In the present case :–

Our client had taken a loan of Rs. 12 crores from MPPL which has been subsequently assigned to CPPL at a discounted present value

Such loan is not in the nature of “loss”, “expenditure” or “trading liability”

Our client has neither claimed nor has been allowed to claim any deduction in computing its taxable profits for any year in respect of such amount.

Therefore, the provisions of section 41(1) of the Act are not applicable to the instant case. Thus, no amount can be taxed in the hands of our client by virtue of section 41(1) of the Act.

  1. The learned assessing officer after considering the submissions of the assessee was not convinced therewith for various reasons. The learned assessing officer referred to decision ofCIT v. G.R. Karthikeyan, (1993) 201 ITR 866 (SC) : 1993 TaxPub(DT) 1366 (SC) wherein, it has been held that the word income is inclusive and also referred to various sub clauses to section 2(24) which according to assessing officer widens the import of word “Income”. The assessing officer relied on the decision of Supreme Court in the case of Padmaraje R. Kadambande v. CIT (1992) 195 ITR 877 (SC) : 1992 TaxPub(DT) 1264 (SC) wherein the Hon’ble Supreme Court held that the word income does not include only the specific items as enumerated in the various sub-clauses but also all such receipts s which can be described as income in its nature and general meaning. The idea behind providing inclusive definition in section 2(24) is not to limit its meaning but to wide its Act and thus the assessing officer came to conclusion that the income/gain/surplus/benefit of any kind is to be brought to tax and accordingly Rs. 11.64 crores accrued to the assessee as a result of assignment of loan has to brought to tax. The learned assessing officer also referred to the provisions of section 41(1) of the Act and held that since the loan was assigned to, M/s. CPPL at discounted amount on Rs. 0.36 crores vide tripartite agreement between M/s. MPPL, M/s. CPPL and the assessee. M/s. CPPL accepted the liability after receiving Rs. 0.36 crores from the assessee and balance of Rs. 11.64 crores remained with the assessee company. The lender M/s. MPPL had accepted arrangement of assignment the loan to CPPL and CPPL started paying the instalment to MPPL as per the said tripartite agreement. Thus the assessing officer held that liability of the assessee company was ceased/extinguished the learned assessing officer held that the provision of section 41(1) are applicable to this case as the assessee has obtained benefit in respect of trading liability by way of cessation liability to the tune of Rs. 11.64 crores as the assessee during the course of his business borrowed funds to the tune of Rs. 12 crores and assigned the same to M/s. CPPL for Rs. 0.36 crores thereby resultant benefit of Rs. 11.6 crores by cessation of liability is a trading surplus and has to be taxed.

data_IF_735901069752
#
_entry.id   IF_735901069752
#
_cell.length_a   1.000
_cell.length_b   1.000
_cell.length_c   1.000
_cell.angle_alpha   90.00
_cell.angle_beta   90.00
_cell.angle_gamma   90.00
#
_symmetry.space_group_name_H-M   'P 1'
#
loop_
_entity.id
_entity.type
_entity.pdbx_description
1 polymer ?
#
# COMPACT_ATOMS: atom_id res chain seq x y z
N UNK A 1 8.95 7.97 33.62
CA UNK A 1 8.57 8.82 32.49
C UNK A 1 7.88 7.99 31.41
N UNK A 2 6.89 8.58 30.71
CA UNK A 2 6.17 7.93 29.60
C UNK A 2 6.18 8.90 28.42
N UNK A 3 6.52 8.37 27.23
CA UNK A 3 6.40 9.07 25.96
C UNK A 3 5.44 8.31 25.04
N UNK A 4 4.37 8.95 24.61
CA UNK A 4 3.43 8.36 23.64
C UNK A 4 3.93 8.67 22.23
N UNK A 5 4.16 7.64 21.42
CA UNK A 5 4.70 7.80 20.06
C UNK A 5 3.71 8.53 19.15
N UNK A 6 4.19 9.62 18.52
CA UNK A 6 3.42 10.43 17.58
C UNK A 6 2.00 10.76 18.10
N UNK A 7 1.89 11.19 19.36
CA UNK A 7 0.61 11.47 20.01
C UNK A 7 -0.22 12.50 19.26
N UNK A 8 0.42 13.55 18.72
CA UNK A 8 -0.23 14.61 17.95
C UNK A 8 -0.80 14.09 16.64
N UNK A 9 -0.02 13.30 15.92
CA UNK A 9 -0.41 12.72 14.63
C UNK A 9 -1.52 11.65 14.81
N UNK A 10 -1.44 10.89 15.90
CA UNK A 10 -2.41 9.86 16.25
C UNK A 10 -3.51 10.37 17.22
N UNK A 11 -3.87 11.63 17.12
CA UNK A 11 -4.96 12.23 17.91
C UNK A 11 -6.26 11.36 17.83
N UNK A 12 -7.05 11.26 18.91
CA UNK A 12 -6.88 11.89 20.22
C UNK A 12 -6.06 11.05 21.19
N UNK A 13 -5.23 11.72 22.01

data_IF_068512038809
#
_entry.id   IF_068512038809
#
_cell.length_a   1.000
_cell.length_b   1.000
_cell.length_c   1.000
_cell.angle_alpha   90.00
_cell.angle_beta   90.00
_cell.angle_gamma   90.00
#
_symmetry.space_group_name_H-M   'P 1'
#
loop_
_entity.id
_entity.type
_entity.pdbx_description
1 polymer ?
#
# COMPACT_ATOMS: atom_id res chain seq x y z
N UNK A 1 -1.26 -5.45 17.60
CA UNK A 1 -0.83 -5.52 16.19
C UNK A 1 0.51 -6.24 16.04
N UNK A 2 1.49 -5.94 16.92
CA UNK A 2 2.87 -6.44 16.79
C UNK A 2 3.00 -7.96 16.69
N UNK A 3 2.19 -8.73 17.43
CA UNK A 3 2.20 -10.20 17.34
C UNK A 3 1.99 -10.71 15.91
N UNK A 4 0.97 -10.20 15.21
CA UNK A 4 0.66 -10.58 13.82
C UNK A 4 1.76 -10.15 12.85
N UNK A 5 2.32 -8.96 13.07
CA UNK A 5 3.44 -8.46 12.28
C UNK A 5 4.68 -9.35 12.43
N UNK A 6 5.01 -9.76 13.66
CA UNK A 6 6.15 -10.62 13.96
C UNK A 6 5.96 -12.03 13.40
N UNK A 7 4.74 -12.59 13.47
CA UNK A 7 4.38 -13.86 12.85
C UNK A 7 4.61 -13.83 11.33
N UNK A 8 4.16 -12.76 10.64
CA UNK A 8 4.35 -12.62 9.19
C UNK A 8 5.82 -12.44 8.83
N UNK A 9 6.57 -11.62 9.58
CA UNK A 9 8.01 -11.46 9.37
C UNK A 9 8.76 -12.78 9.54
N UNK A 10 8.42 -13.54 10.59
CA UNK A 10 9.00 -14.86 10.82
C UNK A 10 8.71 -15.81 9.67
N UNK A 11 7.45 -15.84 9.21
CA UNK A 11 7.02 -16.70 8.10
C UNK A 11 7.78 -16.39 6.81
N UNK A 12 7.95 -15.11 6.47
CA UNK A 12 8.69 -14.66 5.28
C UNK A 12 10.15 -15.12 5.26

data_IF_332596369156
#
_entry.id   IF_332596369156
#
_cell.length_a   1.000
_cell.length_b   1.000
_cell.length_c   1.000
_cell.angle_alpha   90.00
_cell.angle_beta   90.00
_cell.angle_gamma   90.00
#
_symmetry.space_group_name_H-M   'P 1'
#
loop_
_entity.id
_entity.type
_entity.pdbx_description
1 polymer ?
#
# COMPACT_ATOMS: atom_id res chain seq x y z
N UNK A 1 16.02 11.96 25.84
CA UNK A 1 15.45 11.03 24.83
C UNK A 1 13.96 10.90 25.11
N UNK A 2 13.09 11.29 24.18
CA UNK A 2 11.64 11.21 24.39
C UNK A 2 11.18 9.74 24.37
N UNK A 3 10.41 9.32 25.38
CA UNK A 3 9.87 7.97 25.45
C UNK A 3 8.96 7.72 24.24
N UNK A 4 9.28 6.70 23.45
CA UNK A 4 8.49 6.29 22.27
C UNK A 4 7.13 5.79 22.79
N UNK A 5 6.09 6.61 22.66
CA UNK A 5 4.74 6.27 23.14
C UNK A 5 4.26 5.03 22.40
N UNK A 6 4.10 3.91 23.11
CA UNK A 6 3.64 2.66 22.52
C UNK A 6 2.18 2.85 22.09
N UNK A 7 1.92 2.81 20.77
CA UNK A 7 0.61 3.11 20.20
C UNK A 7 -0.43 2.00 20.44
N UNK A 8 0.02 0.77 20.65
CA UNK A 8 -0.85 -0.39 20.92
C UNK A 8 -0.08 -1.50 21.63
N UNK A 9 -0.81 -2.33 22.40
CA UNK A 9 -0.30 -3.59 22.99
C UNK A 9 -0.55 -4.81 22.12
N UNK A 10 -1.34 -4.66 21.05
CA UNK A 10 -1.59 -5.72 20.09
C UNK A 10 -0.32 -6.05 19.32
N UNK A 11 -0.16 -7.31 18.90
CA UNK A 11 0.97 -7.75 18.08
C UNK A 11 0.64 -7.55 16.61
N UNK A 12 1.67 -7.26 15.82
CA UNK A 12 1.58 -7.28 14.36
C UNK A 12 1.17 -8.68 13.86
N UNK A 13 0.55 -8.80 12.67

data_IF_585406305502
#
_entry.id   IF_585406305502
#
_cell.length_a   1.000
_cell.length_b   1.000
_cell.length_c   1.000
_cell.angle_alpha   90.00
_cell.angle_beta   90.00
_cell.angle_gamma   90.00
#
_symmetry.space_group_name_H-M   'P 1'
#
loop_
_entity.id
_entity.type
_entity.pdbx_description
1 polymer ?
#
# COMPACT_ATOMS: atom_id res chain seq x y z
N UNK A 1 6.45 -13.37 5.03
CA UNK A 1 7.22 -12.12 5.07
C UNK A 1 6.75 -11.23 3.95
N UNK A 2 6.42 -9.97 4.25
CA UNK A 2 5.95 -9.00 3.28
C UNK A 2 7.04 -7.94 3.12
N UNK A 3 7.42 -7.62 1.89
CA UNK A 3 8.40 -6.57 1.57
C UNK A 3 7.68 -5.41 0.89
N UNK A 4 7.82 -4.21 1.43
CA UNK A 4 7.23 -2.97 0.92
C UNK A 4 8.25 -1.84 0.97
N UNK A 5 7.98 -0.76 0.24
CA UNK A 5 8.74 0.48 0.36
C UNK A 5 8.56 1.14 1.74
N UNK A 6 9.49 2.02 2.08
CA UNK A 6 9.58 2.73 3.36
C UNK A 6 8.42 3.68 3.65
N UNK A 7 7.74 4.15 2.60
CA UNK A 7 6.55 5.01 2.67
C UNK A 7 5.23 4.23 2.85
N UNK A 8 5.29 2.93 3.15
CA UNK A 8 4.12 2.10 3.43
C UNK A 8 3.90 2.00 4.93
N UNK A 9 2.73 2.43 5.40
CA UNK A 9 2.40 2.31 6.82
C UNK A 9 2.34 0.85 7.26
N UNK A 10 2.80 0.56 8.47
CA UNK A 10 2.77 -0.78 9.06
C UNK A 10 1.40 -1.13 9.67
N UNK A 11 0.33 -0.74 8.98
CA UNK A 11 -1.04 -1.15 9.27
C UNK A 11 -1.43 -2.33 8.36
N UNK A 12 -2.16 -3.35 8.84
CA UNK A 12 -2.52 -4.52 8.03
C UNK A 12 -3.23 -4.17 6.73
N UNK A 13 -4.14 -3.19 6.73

2. The assessing officer also further observed that the assessee himself has credited Rs. 11.64 crores to the P&L account as gain on assignment of loan under the head other income. The assessing officer also brushed aside the contentions of the assessee that assessee has not claimed any deduction in the computing the taxable profits for any year in respect of such amount/loan. The Hon’ble Supreme Court decision inCIT v. T.V. Sundaram Iyengar & Sons Ltd. (1996) 222 ITR 344 (SC) : 1996 TaxPub(DT) 1245 (SC) was heavily relied by the assessing officer wherein Hon’ble Supreme court has held that if a common sense view of the matter was taken, the assessee because of trading operation, had become richer by the amount which it transferred to its profit and loss account. The money had arisen out of trading transactions. The Court held that although the amounts received originally were not of income nature, but the amounts remained with the assessee for a longer period unclaimed by the trade parties. By lapse of time, the claim of deposit became time barred and it become a trade surplus. The assessing officer also referred to CIT v. Aries Advertising (P.) Ltd. (2002) 255 ITR 510 (Mad.) : 2002 TaxPub(DT) 1197 (Mad-HC) wherein the Madras High Court after relying on the decision of Hon’ble Apex Court in the case of T.V. Sundaram Iyengar & Sons Ltd. (supra). Finally the learned assessing officer relying on various decisions as stated above added Rs. 11.64 crores to the income of the assessee under the head profit and gains from business by framing assessment under section 143(3) dated 23-3-2013.
  3. In the appellate proceedings the learned Commissioner (Appeals), after taking into account the contentions of the assessee, dismissed the appeal of the assessee by observing holding as under :–
  4. I have carefully considered the facts of the case and the submissions of the appellant. During the course of hearing of appeal, some further information was also obtained from the assessee. It is seen that complete facts have not been brought on record either by the assessing officer or by the assessee in its submissions. On the basis of information obtained during the course of hearing of appeal it is seen that on 27-7-99 the appellant company applied for 10 lakh equity shares of Rs. 10 each at a premium of Rs. 75 per share and Rs. 4,25,000 optionally convertible non-cumulative redeemable 12% preference shares of Rs. 100 each aggregating to Rs. 12.75 crore being 100% of the issues subscribed and paid up capital of M/s. MPPL. The appellant company made following payments to M/s. MPPL towards share application money :–